UK’s post-punk scene has always had a directness to it. The acts are loud, bold, and downright entertaining. Right from the founders such as Gang of Four, to the defining underground acts like The Chameleons, they all wore their emotions on their sleeves and spoke about issues which they came across in daily life. Cultdreams are the latest chapter in this rich history, and if Things That Hurt is any indication of the band’s potential, they might just go the distance of those that came before them.
Starting off as Kamikaze Girls in 2011, the duo of vocalist/guitarist Lucinda Livingstone and drummer Conor Dawson, released an EP and a full-length in Seafoam, before deciding to change their name to Cultdreams earlier this year. Originally named after the novel/movie of the same name, they decided to change it when they realized its ties with World War II. When quizzed about the name change, the band went on to quote ‘It’s still us, but it’s a different vibe.’ Things That Hurt clearly is a different animal compared to Seafoam, with a much darker undertone, while keeping the raw emotional tone of the debut.
Just as the opening melodic riffs of “Born An Underdog” kick in, they manage to build an emotional foundation for the rest of the album to build upon. When coupled with the warm shoegaze sound that envelops the record throughout its 36-minute playtime, it results in a versatile and memorable album. But the real highlight of Things That Hurt is Lucinda’s vocal deliveries. Showcasing multiple facets, from the straight-up punk in “Not My Generation,” to the grief-laden, nearly spoken-not-sung delivery on “Statement,” highlighting both her anger and powerlessness. Another strength is the long partnership Lucinda and Conor have shared. They clearly know each other perfectly, and this shines on tracks such as “Flowers On Their Grave.” The track sees the duo feed off each others energy, as Lucinda packs up the riffs – Conor brings intensity with the drums, as the former goes on to a subtler emotional passage – the latter drops to a minimalistic beat.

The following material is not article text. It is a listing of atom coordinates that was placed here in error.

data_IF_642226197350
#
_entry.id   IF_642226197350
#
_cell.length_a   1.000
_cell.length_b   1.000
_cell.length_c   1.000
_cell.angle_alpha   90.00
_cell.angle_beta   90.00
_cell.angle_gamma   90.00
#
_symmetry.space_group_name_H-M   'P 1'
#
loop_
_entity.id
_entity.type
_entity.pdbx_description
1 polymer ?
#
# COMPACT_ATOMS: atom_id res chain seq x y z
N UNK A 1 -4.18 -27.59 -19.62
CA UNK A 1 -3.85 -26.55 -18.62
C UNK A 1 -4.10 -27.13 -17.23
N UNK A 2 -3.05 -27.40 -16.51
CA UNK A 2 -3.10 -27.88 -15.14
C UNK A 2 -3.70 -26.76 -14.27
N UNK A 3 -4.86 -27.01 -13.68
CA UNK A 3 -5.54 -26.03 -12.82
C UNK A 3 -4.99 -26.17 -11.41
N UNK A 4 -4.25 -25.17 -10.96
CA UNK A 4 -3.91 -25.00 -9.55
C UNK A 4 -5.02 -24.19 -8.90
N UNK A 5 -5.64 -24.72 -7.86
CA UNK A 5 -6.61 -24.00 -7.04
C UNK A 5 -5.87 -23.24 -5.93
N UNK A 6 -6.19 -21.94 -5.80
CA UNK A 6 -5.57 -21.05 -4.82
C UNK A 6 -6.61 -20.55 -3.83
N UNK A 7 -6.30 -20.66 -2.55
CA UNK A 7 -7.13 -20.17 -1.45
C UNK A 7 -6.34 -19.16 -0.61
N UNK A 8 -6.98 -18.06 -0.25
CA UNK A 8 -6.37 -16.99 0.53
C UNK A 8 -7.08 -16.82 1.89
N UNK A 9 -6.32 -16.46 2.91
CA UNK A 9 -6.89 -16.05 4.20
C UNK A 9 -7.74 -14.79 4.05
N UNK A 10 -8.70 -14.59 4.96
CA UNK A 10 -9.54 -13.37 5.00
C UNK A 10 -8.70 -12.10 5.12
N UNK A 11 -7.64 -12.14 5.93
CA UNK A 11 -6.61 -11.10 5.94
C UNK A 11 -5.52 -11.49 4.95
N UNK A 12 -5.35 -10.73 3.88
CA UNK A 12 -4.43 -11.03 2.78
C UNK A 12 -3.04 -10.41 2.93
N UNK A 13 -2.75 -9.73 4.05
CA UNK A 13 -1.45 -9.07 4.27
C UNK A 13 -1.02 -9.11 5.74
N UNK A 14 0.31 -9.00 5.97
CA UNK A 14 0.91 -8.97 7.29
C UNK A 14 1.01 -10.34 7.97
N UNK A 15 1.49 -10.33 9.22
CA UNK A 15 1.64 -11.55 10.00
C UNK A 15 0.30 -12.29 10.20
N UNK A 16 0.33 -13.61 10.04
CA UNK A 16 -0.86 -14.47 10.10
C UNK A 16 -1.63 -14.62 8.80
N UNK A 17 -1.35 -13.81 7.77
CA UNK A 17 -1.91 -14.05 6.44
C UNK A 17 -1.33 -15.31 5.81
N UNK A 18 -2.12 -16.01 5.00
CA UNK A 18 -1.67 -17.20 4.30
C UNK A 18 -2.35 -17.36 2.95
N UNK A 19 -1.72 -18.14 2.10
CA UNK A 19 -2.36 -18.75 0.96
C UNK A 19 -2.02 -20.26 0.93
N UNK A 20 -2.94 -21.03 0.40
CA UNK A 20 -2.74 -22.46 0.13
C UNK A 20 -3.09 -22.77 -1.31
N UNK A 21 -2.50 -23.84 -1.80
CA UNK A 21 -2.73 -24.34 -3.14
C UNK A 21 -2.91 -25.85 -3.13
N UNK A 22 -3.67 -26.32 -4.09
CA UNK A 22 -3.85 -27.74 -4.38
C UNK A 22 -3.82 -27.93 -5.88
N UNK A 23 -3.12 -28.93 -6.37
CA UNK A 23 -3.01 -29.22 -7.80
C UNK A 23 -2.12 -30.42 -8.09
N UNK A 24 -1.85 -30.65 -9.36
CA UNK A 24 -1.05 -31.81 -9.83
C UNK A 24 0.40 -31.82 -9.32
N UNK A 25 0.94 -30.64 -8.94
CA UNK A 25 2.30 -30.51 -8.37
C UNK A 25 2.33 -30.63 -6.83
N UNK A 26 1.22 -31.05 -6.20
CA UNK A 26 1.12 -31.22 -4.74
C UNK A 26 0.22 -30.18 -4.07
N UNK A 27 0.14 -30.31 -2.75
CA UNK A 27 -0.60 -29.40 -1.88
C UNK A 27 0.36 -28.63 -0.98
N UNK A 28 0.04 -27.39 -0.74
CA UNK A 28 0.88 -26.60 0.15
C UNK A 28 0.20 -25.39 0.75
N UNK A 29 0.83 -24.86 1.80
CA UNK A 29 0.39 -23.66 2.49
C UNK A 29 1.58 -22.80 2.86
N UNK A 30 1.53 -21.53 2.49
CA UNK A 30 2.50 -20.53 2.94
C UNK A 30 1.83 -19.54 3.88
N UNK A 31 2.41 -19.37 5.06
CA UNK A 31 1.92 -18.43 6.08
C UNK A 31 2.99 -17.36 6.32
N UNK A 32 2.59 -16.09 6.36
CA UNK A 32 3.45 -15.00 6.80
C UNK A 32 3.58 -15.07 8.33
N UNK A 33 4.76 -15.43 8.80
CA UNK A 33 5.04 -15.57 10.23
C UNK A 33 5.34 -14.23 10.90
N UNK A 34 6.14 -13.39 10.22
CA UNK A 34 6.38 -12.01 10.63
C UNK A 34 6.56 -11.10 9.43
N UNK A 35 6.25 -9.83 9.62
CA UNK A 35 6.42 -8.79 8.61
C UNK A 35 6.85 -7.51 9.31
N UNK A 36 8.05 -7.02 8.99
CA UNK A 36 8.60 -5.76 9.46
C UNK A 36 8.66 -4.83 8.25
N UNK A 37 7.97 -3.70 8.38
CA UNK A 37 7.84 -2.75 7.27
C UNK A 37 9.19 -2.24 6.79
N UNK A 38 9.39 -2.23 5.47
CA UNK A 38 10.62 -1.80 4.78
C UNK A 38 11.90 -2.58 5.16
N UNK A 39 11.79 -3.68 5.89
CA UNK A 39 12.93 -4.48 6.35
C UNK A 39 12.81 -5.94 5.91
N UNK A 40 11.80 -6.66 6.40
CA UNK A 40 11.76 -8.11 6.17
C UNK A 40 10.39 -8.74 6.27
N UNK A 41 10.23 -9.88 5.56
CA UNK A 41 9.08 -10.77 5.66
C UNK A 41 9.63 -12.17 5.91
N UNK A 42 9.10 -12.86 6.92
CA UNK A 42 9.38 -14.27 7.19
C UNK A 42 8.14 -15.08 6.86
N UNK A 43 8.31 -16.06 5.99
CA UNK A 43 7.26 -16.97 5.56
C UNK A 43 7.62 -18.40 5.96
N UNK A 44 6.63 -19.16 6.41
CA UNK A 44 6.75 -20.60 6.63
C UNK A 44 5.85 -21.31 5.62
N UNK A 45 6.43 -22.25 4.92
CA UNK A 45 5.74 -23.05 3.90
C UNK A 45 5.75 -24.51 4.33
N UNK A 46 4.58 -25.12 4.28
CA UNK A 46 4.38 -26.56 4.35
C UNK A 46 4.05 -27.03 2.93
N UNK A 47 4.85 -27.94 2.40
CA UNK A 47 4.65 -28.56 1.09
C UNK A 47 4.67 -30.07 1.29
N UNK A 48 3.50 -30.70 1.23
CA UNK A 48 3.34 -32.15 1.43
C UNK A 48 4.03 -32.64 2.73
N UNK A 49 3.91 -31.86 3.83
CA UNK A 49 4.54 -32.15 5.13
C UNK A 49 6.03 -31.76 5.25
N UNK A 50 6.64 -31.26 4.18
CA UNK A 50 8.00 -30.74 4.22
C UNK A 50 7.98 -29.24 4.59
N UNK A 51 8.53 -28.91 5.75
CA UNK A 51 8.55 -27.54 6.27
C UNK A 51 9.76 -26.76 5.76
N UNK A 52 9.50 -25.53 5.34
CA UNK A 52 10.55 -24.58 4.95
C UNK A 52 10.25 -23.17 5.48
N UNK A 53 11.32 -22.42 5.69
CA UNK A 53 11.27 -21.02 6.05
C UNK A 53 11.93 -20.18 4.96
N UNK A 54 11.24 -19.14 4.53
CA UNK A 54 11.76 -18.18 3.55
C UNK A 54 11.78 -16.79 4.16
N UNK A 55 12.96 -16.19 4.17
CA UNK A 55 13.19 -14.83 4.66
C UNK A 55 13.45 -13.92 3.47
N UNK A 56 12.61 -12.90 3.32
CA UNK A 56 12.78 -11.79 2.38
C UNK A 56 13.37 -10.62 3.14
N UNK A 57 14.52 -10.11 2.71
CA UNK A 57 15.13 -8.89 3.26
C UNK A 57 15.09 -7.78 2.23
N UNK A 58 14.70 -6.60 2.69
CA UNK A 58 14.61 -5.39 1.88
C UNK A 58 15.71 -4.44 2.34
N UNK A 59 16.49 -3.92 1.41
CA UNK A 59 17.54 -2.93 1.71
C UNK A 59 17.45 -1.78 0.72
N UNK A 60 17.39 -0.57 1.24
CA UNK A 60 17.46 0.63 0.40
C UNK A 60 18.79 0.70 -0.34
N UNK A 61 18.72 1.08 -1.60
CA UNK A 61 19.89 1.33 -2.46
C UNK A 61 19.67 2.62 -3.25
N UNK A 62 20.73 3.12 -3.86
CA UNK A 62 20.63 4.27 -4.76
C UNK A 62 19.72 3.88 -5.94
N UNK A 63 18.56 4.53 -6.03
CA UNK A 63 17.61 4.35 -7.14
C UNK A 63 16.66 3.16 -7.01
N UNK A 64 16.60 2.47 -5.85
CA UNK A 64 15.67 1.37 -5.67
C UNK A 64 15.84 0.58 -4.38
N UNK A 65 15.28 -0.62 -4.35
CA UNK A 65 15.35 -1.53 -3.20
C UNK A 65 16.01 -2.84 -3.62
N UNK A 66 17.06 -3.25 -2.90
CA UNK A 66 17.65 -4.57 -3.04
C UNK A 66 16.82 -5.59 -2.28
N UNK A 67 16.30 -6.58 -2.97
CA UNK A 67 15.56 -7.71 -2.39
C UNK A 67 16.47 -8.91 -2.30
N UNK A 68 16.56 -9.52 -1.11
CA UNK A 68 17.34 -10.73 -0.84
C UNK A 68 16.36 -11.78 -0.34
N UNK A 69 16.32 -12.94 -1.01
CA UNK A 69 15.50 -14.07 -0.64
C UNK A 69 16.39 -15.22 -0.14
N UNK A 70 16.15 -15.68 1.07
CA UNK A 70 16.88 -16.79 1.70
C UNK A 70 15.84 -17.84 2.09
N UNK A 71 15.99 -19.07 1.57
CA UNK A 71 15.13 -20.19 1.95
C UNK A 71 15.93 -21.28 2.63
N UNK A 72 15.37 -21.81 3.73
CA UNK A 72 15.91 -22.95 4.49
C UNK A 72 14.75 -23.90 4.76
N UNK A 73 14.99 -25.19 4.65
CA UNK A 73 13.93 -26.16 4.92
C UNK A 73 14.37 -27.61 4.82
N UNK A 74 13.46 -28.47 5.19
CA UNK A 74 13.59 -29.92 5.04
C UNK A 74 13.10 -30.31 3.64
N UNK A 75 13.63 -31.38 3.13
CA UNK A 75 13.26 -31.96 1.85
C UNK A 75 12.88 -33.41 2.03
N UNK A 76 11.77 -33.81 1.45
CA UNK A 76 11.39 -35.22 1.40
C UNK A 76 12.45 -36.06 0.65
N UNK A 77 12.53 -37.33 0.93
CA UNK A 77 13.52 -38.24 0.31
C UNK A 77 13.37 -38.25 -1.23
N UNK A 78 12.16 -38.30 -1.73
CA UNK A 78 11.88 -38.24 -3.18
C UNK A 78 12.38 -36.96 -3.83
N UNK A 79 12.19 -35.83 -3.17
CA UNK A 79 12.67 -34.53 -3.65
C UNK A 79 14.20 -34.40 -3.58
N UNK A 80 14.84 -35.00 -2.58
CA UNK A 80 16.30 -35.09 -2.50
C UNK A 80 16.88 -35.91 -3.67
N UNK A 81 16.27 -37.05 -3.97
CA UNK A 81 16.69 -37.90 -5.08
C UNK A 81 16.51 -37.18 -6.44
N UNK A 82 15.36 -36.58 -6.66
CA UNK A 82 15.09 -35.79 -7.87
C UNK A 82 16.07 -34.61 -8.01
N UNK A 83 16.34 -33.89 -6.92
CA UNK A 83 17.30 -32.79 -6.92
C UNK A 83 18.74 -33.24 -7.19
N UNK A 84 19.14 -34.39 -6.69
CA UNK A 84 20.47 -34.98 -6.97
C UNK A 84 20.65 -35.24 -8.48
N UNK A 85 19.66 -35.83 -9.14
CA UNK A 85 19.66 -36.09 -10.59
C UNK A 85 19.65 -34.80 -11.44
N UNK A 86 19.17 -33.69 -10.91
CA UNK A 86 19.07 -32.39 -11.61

The experience of the musicians further shines on how grandiose it feels, despite being a very tightly-knit record. Besides the album closer in “Toxins,” no other track breaches the four-minute mark, and yet all of them manage to showcase a wide array of emotions. A part of the credit for this must also go to the stellar production by Bob Cooper, which ensures an excellent balance between the tight closed post-punk sound and the dreamy, open indie sound. “We Never Rest”, besides being one of the most memorable tracks on the album, is also a perfect example for the stellar production on display. The song sees the punchy delivery of the duo placed on the backend as the dreamy chorus lines by guests Katie Dvorak (of The World Is A Beautiful Place) and David F. Bello (of I Am No Longer Afraid To Die) are allowed to breathe in the frontend of the mix.
Cultdreams are still a post-punk band at the very base, but with Things That Hurt, they smartly pivot into a fascinating shoegaze/indie territory while staying free of any classic stereotypical tropes. This is an album that is truly their own, and hopefully, it will provide Cultdreams a platform to build upon in the coming years.